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How Sound Powered Telephones Work
Sound Powered Telephone Products

 

How Sound Powered Telephones Work

Sound powered telephone communication technology uses electro-mechanical transducers which enable audio communication over a single wire pair without the use of external power or batteries. The sound pressure created from a user's voice when talking into the transducer is all that is required to power the system. A sound powered telephone network is often the only means of communication available during power failures and is thus hailed as a critical communication link during casualty or stealth conditions.

Sound powered telephones are also used in many commercial/industrial locations such as: airports, fire and police rescue crews, public utilities, schools, vaults, refrigeration plants, civil defense, bridge installations, ski slopes, oil fields, parks and forest, railroads, salvage yards, sporting arenas, shipyards, diving projects and geophysical operations where power is not available. Audio communications can be transmitted over 1 mile.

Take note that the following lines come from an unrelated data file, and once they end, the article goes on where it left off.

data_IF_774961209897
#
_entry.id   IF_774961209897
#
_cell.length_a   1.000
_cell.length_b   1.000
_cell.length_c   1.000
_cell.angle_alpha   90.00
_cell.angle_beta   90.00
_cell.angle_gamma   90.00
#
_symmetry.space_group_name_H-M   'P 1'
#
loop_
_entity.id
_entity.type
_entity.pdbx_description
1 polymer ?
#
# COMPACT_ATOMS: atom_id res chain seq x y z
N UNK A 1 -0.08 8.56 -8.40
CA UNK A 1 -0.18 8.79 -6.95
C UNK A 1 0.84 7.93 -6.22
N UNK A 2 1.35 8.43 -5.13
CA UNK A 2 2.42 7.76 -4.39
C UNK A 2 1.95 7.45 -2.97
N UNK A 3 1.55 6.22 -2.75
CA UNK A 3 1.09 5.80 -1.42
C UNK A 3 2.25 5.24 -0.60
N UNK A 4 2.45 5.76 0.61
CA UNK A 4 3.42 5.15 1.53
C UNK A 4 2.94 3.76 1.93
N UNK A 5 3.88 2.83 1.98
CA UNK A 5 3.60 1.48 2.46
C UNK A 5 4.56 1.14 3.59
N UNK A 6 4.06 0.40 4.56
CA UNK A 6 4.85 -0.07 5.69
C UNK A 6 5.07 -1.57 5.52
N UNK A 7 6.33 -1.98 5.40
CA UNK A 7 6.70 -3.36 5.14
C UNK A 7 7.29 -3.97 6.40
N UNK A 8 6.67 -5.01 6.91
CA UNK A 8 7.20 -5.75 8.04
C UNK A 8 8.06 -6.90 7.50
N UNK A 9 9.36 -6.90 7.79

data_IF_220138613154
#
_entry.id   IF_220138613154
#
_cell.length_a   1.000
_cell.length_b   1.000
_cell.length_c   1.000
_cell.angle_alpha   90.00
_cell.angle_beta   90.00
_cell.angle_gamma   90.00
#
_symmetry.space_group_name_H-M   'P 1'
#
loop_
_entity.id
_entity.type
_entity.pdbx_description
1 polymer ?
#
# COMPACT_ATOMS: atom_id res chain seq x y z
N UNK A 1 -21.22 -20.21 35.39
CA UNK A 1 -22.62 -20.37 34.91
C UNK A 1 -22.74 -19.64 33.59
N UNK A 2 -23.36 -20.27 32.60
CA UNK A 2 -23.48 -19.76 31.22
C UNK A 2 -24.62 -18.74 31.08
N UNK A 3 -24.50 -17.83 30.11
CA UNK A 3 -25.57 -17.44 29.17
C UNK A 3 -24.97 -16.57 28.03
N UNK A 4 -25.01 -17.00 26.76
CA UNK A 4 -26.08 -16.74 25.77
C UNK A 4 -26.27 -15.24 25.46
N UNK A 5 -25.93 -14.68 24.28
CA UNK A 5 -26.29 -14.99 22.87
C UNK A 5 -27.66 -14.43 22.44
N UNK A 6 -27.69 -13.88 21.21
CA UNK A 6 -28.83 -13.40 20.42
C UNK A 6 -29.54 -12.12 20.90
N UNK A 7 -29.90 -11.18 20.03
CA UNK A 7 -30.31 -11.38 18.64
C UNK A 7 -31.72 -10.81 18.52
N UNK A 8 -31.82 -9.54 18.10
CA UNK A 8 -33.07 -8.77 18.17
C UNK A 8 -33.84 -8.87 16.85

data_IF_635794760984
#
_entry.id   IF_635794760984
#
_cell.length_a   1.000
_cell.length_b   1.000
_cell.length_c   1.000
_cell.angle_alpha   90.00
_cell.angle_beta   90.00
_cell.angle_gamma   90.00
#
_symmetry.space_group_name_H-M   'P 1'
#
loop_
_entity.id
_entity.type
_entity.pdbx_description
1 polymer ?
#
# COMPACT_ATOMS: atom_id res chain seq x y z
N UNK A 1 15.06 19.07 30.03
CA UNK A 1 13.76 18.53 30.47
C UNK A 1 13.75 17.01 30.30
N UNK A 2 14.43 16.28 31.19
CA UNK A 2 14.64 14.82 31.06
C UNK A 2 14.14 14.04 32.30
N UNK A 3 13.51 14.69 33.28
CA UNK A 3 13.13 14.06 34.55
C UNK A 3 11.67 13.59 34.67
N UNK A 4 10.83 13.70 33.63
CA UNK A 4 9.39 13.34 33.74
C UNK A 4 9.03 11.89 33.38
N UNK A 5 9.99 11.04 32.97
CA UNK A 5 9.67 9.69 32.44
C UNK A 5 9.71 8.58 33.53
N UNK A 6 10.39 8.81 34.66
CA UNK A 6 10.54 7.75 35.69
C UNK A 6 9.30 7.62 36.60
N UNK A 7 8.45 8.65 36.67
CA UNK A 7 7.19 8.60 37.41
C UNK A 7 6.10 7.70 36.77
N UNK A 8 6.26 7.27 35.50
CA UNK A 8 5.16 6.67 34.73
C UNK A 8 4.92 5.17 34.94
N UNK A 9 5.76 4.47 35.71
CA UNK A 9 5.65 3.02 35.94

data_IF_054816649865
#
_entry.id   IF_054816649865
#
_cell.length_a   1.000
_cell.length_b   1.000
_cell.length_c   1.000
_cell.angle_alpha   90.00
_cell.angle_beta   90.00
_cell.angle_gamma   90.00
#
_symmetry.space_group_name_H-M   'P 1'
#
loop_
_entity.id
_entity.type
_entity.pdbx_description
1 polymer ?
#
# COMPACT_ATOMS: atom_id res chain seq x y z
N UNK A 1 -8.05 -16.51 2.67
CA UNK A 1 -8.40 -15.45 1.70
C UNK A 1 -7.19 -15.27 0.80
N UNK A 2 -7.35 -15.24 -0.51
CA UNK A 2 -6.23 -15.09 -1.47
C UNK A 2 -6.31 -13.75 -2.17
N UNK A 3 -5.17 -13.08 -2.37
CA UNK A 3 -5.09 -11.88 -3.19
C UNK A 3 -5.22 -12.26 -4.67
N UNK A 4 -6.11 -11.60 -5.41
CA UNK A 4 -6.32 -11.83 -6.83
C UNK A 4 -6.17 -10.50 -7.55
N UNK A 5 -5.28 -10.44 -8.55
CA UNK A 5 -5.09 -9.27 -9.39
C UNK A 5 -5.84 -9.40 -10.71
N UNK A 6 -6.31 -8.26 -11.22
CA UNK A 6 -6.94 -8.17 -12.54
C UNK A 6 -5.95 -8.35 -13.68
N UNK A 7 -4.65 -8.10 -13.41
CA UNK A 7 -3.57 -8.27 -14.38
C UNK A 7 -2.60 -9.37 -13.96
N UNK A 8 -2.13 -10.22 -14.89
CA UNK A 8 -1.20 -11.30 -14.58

Sound powered telephone equipment is explosion proof making it ideal for arsenals and powder works, gas works, chemical plants, oil refineries, mines and quarries, ballistic missile sites and nuclear installations.

Lightweight and portable, the equipment is comfortably used for in-plant and outside maintenance, construction and repair; electrical contract installations, public utilities, radio, television, telephone installations and shipboard operations.

 

May 18, 2003 -- Actor/Comedian Conan O'Brien speaks to Sailors over a sound powered telephone during a recent visit to the USS Nimitz (CVN 68). The Nimitz Carrier Strike Force and Carrier Air Wing Eleven (CVW-11) are deployed in support of Operation Iraqi Freedom.... U.S. Navy photo by Photographer's Mate Airman Timothy F. Sosa. (RELEASED) **

 

 

At sea aboard USS Nimitz (CVN 68) Sep. 22, 2002 -- Seaman Rachelle Mack from Teaneck, N.J.. communicates on sound powered phone with the ship's navigational bridge as the AFT Lookout watch. Lookout watches scan the ocean for any activity in the vicinity of the ship 24 hours a day while the ship is at sea... U.S. Navy photo by Photographer's Mate Airman Shannon Renfroe. (RELEASED) **

 


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